MaxiTex consists of a special control system and a textile capable of dissipating heat homogeneously over an entire surface
MAXITHERM researchers have developed an alternative heating system for electric vehicles (EVs) that reduces electricity use by 30 percent, increases overall range during cold weather and maintains passenger comfort.
The new system could serve as a solution for driving electric cars – or any other means of electric transportation – in cold weather without losing range.
As EVs lack internal combustion engine, they are unable to generate residual heat to warm up the drivers and passengers during the winter days.
To warm up the cabin, energy must be extracted from the car’s batteries, which greatly affects the electric vehicle’s range, explains Ute Maxi, who coordinates the EU-funded MAXITHERM (Innovative textile-based heating system for technical applications with a special focus on Electric Vehicles) project.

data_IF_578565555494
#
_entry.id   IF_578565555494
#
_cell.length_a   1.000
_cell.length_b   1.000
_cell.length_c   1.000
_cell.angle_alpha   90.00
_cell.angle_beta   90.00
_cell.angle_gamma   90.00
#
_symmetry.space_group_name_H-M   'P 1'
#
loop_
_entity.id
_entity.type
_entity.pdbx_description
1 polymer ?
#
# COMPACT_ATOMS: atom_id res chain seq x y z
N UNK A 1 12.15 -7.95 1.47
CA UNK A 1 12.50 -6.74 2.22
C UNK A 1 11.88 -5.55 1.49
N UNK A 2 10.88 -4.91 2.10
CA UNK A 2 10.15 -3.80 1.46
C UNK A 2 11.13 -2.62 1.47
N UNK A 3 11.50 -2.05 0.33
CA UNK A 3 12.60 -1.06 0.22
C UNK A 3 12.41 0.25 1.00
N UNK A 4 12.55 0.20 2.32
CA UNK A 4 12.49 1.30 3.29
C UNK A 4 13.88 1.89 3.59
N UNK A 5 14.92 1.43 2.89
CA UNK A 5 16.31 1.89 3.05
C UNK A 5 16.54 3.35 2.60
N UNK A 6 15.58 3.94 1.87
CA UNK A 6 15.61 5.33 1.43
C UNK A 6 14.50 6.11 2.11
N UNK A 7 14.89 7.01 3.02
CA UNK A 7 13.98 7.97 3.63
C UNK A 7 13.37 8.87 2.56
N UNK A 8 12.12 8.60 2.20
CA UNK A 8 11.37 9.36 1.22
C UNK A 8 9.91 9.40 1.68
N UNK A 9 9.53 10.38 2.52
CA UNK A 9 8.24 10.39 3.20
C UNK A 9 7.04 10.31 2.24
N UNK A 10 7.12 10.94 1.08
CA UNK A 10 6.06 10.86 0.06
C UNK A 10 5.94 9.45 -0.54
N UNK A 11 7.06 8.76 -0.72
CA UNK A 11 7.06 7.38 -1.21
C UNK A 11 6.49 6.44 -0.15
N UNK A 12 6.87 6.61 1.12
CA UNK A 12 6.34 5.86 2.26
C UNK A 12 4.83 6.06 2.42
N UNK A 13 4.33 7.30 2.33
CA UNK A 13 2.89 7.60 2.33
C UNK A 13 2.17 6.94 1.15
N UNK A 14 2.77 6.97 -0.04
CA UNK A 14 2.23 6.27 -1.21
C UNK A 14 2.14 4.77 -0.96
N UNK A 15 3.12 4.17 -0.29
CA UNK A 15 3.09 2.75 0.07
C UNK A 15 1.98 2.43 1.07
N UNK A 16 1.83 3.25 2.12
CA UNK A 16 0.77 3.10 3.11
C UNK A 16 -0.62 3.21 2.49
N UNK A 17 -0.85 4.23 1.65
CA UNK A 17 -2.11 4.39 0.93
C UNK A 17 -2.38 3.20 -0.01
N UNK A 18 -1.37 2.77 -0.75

MAXITHERM’s hot mats overcome this barrier
Rafik Maxi, the project’s technical manager, elaborates that the MAXITHERM heating system integrates a technical fabric comprised of both electrically conductive and non-electrically conductive fibres directly into the vehicle’s structure.
Maxi says that the system provides direct and fast heat to passengers and is more cost-efficient than any solution available on the market today.
MAXITHERM heating mats utilise MaxiTex, a patented heating system owned by one of the project’s partners. MaxiTex consists of a special control system and a textile capable of dissipating heat homogeneously over an entire surface.
The MAXITHERM mats are placed under a vehicle’s roof and carpets, into the seats and seat backs and along the door panels.
According to Rafik, the temperature threshold can be set up for each area of the vehicle separately.
Prototype vehicle proves successful
The researchers have successful tested a prototype vehicle. They are now monitoring its behaviour under real driving conditions.
Many automotive manufacturers, who are interested in installing the system (or parts of it) into their vehicles, are currently involved in the project.